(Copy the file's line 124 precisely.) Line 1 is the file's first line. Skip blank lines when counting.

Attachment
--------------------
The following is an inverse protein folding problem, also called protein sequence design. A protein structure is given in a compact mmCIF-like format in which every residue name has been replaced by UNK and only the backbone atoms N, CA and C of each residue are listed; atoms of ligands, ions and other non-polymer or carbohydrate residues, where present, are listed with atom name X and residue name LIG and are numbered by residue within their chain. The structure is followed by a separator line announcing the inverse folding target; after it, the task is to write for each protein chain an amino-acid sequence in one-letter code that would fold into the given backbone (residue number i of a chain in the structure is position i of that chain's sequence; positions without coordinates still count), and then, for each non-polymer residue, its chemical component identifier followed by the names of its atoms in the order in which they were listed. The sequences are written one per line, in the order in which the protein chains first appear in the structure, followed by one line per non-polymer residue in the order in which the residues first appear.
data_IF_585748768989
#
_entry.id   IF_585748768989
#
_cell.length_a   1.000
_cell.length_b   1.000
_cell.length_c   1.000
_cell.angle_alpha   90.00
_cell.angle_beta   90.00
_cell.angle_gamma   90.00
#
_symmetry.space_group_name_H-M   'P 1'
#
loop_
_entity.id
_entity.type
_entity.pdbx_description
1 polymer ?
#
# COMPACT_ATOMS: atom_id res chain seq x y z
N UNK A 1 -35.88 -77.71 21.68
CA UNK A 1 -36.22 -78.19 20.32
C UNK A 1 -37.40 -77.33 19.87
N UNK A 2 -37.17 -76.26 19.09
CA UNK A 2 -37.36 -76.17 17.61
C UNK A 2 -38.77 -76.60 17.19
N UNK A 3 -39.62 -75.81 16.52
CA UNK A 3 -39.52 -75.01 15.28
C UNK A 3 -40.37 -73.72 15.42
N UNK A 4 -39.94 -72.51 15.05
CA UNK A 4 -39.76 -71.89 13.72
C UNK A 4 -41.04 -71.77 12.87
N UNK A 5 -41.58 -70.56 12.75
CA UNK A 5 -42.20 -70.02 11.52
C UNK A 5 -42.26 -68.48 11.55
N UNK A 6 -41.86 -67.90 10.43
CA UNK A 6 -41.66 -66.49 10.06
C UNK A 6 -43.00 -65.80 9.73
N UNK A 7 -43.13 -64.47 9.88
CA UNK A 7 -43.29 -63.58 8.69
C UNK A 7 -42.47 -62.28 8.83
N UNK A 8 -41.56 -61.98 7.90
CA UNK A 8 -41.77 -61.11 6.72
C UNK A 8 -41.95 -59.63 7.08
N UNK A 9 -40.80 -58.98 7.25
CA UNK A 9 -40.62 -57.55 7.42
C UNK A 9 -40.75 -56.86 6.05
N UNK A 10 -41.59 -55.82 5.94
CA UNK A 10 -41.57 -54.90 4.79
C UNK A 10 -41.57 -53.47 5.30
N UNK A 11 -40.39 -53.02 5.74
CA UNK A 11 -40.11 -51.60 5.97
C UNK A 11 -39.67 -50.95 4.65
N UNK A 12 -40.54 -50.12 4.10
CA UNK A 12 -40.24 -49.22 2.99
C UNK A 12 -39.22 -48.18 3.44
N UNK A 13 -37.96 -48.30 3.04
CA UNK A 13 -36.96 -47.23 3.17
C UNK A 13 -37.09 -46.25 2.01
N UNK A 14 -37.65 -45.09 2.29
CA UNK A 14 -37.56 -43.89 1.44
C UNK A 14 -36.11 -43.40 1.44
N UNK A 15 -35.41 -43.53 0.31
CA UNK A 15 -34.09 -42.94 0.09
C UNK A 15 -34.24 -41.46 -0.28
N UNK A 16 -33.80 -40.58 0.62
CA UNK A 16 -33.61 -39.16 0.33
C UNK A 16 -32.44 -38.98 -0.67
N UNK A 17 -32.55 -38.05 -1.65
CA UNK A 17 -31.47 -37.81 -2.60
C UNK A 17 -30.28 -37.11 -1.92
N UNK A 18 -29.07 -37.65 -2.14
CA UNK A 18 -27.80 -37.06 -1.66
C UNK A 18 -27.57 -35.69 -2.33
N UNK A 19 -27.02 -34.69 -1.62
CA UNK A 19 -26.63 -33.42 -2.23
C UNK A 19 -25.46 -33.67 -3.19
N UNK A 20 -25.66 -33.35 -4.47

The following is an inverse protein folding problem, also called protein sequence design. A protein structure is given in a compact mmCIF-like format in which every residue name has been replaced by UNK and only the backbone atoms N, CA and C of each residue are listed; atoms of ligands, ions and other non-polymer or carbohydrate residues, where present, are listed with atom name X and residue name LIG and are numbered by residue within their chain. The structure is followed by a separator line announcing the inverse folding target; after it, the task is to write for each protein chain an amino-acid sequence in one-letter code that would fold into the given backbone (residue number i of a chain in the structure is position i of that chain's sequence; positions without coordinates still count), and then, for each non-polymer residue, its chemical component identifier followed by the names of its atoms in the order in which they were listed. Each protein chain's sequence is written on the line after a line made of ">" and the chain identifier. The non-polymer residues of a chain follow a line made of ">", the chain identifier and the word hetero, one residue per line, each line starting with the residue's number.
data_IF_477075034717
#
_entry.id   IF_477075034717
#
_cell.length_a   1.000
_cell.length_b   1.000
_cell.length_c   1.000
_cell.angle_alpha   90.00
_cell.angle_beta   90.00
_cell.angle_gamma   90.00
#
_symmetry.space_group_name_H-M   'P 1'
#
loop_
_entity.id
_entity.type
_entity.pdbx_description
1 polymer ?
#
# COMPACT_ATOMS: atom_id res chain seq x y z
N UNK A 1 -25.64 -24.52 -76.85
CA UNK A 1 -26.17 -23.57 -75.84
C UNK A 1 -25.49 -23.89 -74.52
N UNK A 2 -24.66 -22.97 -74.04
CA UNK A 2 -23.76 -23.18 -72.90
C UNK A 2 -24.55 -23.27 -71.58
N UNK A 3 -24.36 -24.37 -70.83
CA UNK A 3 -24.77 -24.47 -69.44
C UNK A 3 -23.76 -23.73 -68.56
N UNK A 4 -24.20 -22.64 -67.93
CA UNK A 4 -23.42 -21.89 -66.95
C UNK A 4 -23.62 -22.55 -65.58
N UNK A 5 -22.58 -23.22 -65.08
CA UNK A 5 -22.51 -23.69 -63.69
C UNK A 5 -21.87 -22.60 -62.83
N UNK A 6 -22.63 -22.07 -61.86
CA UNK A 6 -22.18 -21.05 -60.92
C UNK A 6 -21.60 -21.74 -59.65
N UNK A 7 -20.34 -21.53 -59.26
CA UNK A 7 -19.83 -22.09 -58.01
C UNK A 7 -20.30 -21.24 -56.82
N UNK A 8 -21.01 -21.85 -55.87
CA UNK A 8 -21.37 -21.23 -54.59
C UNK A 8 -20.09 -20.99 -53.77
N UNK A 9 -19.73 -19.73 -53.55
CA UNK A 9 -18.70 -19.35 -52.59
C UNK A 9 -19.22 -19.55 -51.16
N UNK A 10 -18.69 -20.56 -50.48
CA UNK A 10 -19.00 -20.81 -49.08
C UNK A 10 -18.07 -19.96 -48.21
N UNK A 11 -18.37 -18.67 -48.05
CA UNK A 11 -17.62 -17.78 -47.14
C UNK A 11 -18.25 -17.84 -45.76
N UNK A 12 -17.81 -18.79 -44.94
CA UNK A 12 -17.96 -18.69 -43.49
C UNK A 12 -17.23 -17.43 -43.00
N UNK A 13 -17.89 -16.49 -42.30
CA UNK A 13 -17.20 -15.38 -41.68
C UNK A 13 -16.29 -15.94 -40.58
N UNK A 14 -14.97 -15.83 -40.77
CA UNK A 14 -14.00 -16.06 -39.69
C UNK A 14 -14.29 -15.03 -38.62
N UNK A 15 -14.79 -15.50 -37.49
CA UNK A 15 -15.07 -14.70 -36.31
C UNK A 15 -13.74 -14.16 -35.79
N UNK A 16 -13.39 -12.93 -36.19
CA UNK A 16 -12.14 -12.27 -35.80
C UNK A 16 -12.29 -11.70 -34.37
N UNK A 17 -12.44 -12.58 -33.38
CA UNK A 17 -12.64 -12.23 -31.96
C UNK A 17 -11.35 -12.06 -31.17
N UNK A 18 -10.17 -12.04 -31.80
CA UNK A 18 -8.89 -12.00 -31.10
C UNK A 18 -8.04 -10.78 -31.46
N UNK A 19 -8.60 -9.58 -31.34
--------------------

C UNK A 8 -20.09 -20.99 -53.77